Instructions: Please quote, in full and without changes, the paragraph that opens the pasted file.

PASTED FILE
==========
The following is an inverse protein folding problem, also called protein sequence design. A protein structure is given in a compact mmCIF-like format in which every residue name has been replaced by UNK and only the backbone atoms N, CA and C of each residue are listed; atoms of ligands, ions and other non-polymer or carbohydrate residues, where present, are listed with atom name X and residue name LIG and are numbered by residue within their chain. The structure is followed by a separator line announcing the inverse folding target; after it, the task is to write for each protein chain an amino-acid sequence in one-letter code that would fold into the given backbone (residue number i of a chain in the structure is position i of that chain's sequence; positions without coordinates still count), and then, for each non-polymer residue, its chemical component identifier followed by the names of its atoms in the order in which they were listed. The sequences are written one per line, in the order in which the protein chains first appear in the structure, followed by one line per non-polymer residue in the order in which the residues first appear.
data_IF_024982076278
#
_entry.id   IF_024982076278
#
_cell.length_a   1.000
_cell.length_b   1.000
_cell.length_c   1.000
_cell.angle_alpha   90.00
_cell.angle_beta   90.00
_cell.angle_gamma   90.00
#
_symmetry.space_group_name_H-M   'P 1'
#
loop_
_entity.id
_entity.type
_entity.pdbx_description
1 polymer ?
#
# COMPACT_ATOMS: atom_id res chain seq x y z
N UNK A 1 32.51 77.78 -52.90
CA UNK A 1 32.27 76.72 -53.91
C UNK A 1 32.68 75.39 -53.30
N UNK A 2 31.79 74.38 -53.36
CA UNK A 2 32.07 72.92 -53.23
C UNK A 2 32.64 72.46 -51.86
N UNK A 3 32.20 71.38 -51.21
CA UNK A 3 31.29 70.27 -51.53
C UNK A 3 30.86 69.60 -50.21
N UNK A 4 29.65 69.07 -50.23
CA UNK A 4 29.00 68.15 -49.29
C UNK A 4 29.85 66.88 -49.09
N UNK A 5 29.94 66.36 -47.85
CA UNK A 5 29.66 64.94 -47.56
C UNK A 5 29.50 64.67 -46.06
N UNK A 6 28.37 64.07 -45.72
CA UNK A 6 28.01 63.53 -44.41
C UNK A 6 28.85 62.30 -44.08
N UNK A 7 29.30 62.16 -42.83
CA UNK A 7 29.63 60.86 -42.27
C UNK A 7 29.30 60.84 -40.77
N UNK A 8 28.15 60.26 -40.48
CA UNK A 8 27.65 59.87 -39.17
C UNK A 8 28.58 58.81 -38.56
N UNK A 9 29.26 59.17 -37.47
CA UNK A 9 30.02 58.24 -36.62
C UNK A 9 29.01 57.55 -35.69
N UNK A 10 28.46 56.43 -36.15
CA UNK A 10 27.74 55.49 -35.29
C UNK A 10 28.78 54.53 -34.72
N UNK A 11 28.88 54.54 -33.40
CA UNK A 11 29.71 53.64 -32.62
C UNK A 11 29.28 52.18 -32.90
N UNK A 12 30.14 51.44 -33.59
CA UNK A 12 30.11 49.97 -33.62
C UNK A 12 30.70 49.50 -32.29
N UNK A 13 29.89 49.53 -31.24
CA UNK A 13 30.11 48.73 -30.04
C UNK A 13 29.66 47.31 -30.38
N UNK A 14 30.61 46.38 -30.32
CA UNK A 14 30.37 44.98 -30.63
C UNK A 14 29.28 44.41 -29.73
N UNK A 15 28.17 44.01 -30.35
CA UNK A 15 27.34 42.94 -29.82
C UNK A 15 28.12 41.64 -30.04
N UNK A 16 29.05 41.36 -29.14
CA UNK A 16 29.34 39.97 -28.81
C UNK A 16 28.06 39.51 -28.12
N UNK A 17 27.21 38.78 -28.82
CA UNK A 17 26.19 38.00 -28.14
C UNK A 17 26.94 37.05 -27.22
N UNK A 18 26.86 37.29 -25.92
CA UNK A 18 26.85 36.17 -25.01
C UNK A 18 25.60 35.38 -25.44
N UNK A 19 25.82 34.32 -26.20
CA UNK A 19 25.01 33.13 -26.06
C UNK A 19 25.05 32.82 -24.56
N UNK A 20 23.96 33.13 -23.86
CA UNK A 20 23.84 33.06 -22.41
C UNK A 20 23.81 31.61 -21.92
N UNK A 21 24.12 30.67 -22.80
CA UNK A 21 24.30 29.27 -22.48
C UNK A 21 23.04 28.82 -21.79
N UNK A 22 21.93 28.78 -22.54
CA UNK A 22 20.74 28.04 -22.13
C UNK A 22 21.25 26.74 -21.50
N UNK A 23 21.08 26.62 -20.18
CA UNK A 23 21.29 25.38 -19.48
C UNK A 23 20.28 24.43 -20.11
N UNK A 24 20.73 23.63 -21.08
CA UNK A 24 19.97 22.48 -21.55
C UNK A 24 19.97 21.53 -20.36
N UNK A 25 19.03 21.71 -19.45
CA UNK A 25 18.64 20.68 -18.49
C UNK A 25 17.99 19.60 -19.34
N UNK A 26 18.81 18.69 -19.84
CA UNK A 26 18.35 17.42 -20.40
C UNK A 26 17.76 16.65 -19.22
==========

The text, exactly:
The following is an inverse protein folding problem, also called protein sequence design. A protein structure is given in a compact mmCIF-like format in which every residue name has been replaced by UNK and only the backbone atoms N, CA and C of each residue are listed; atoms of ligands, ions and other non-polymer or carbohydrate residues, where present, are listed with atom name X and residue name LIG and are numbered by residue within their chain. The structure is followed by a separator line announcing the inverse folding target; after it, the task is to write for each protein chain an amino-acid sequence in one-letter code that would fold into the given backbone (residue number i of a chain in the structure is position i of that chain's sequence; positions without coordinates still count), and then, for each non-polymer residue, its chemical component identifier followed by the names of its atoms in the order in which they were listed. The sequences are written one per line, in the order in which the protein chains first appear in the structure, followed by one line per non-polymer residue in the order in which the residues first appear.